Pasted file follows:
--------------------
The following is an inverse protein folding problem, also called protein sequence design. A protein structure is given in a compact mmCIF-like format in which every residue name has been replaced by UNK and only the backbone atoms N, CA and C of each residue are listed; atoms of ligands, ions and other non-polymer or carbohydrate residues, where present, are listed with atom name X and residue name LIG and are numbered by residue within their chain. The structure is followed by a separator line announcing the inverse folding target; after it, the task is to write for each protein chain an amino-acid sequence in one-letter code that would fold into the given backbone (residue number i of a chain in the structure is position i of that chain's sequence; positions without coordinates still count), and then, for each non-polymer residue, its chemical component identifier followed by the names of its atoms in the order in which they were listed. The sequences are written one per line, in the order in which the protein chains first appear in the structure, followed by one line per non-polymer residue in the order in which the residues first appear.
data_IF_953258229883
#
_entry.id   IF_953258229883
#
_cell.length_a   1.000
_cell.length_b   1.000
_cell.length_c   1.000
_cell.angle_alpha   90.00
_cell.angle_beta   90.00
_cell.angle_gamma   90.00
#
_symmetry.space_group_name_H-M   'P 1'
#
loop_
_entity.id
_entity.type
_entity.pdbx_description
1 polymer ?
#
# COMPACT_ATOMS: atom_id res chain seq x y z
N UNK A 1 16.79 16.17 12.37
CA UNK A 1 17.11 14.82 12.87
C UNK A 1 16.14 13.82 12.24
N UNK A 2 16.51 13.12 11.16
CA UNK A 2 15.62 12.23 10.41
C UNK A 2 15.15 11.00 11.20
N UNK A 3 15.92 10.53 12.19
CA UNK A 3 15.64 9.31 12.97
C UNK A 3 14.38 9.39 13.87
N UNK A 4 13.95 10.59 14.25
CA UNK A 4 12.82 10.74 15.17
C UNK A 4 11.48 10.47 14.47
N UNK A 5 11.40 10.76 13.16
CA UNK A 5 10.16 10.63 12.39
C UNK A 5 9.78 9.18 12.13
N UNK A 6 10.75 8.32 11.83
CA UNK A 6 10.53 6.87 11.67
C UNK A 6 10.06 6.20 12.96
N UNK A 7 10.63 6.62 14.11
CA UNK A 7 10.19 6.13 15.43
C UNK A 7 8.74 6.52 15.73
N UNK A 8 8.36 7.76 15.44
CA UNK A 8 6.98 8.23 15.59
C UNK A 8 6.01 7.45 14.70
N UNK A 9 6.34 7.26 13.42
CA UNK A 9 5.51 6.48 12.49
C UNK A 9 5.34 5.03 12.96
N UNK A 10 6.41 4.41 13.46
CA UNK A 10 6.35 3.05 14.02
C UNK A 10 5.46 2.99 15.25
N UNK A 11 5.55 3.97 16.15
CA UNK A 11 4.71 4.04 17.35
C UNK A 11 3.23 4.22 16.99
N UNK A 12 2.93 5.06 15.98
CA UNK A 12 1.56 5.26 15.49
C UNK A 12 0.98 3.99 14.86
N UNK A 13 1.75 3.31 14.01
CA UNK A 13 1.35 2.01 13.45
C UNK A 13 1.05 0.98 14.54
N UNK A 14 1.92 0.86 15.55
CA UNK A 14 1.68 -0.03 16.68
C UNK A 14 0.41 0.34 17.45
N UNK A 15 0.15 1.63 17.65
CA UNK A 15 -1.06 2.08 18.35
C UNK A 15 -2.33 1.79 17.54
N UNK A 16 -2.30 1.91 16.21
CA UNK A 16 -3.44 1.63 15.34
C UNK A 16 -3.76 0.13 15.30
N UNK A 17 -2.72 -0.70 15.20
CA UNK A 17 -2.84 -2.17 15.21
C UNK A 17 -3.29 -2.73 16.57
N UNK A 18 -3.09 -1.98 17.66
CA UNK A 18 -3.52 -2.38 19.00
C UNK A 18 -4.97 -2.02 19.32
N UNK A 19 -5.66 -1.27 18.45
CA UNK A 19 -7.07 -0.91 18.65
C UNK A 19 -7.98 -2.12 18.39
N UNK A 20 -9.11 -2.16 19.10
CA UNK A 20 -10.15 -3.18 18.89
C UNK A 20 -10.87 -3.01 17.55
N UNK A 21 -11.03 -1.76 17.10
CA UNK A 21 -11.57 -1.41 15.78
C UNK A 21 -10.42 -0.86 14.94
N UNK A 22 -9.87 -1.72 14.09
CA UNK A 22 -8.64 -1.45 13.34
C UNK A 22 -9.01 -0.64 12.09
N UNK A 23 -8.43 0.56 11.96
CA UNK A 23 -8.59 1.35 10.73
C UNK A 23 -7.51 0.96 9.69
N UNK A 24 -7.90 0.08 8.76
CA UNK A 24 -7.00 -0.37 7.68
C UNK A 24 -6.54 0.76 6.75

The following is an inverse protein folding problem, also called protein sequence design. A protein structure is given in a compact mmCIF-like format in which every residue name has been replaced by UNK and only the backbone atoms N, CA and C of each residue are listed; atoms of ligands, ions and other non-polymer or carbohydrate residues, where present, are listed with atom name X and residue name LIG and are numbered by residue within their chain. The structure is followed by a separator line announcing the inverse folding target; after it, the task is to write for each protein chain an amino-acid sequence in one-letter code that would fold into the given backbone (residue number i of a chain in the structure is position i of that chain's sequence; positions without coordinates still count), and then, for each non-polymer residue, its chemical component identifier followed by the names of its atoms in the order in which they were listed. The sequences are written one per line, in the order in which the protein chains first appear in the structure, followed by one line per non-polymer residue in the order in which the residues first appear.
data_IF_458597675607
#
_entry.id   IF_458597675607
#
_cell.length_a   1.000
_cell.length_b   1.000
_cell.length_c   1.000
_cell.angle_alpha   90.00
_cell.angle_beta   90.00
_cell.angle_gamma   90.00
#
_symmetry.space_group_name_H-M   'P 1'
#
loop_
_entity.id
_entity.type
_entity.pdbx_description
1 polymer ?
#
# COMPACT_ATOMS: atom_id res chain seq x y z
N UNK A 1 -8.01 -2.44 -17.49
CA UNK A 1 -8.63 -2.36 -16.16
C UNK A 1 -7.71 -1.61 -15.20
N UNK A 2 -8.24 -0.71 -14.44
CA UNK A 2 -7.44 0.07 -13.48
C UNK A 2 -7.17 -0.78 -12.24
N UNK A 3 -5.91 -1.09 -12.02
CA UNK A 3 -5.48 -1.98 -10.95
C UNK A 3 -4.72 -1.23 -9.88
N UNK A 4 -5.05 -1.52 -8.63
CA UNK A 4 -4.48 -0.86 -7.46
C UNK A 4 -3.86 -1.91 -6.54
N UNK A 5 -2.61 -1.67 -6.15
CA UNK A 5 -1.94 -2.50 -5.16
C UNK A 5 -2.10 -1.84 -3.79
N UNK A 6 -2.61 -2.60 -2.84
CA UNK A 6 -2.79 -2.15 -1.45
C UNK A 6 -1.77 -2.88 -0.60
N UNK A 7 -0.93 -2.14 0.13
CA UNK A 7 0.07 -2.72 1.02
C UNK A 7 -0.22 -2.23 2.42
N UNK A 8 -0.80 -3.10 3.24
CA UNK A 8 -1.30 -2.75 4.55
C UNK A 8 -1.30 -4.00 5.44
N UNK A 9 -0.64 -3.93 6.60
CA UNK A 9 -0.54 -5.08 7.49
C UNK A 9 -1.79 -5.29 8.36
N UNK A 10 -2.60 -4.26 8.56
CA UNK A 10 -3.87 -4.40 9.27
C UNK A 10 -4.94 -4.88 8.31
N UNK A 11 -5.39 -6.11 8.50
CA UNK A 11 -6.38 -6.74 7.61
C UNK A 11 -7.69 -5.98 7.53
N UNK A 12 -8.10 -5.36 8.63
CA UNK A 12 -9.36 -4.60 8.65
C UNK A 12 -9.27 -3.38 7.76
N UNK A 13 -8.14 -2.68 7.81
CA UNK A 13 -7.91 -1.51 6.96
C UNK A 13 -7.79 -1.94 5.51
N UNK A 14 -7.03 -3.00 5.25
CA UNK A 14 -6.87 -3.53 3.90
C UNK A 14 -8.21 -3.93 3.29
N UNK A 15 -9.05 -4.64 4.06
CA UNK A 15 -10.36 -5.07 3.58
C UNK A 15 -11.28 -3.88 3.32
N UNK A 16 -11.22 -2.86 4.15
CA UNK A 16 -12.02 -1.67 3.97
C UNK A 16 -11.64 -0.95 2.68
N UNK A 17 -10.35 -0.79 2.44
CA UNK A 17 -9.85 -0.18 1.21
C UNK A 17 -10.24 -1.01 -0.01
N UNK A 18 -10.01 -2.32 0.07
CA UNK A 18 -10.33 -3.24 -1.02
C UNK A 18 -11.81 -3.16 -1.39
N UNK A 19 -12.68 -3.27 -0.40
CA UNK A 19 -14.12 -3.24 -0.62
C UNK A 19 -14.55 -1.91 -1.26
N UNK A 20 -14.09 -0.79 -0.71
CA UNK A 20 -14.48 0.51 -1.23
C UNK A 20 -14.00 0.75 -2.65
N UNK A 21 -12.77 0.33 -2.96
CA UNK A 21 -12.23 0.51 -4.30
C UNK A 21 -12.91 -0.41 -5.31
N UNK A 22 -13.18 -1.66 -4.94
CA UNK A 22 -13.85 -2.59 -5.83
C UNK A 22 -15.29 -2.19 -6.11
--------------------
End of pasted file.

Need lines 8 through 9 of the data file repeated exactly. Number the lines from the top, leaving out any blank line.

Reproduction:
_cell.length_c   1.000
_cell.angle_alpha   90.00